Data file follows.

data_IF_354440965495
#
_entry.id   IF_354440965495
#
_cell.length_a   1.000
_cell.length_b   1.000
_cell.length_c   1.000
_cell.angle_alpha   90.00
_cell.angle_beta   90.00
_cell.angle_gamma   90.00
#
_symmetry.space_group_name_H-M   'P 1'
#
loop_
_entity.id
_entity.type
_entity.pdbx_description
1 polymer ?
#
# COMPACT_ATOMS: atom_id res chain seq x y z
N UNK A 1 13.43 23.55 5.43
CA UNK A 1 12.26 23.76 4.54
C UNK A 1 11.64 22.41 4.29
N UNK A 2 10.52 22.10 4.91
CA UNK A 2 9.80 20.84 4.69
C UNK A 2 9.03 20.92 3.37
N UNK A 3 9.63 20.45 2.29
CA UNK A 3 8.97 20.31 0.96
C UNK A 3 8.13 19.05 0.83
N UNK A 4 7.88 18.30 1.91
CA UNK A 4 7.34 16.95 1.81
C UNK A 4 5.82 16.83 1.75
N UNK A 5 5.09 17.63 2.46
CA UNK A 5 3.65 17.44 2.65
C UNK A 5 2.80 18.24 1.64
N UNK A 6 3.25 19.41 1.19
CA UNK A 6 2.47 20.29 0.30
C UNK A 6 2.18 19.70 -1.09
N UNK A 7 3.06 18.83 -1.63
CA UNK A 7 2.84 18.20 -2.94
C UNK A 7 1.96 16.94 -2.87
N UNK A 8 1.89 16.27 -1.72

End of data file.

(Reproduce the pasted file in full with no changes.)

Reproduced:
data_IF_354440965495
#
_entry.id   IF_354440965495
#
_cell.length_a   1.000
_cell.length_b   1.000
_cell.length_c   1.000
_cell.angle_alpha   90.00
_cell.angle_beta   90.00
_cell.angle_gamma   90.00
#
_symmetry.space_group_name_H-M   'P 1'
#
loop_
_entity.id
_entity.type
_entity.pdbx_description
1 polymer ?
#
# COMPACT_ATOMS: atom_id res chain seq x y z
N UNK A 1 13.43 23.55 5.43
CA UNK A 1 12.26 23.76 4.54
C UNK A 1 11.64 22.41 4.29
N UNK A 2 10.52 22.10 4.91
CA UNK A 2 9.80 20.84 4.69
C UNK A 2 9.03 20.92 3.37
N UNK A 3 9.63 20.45 2.29
CA UNK A 3 8.97 20.31 0.96
C UNK A 3 8.13 19.05 0.83
N UNK A 4 7.88 18.30 1.91
CA UNK A 4 7.34 16.95 1.81
C UNK A 4 5.82 16.83 1.75
N UNK A 5 5.09 17.63 2.46
CA UNK A 5 3.65 17.44 2.65
C UNK A 5 2.80 18.24 1.64
N UNK A 6 3.25 19.41 1.19
CA UNK A 6 2.47 20.29 0.30
C UNK A 6 2.18 19.70 -1.09
N UNK A 7 3.06 18.83 -1.63
CA UNK A 7 2.84 18.20 -2.94
C UNK A 7 1.96 16.94 -2.87
N UNK A 8 1.89 16.27 -1.72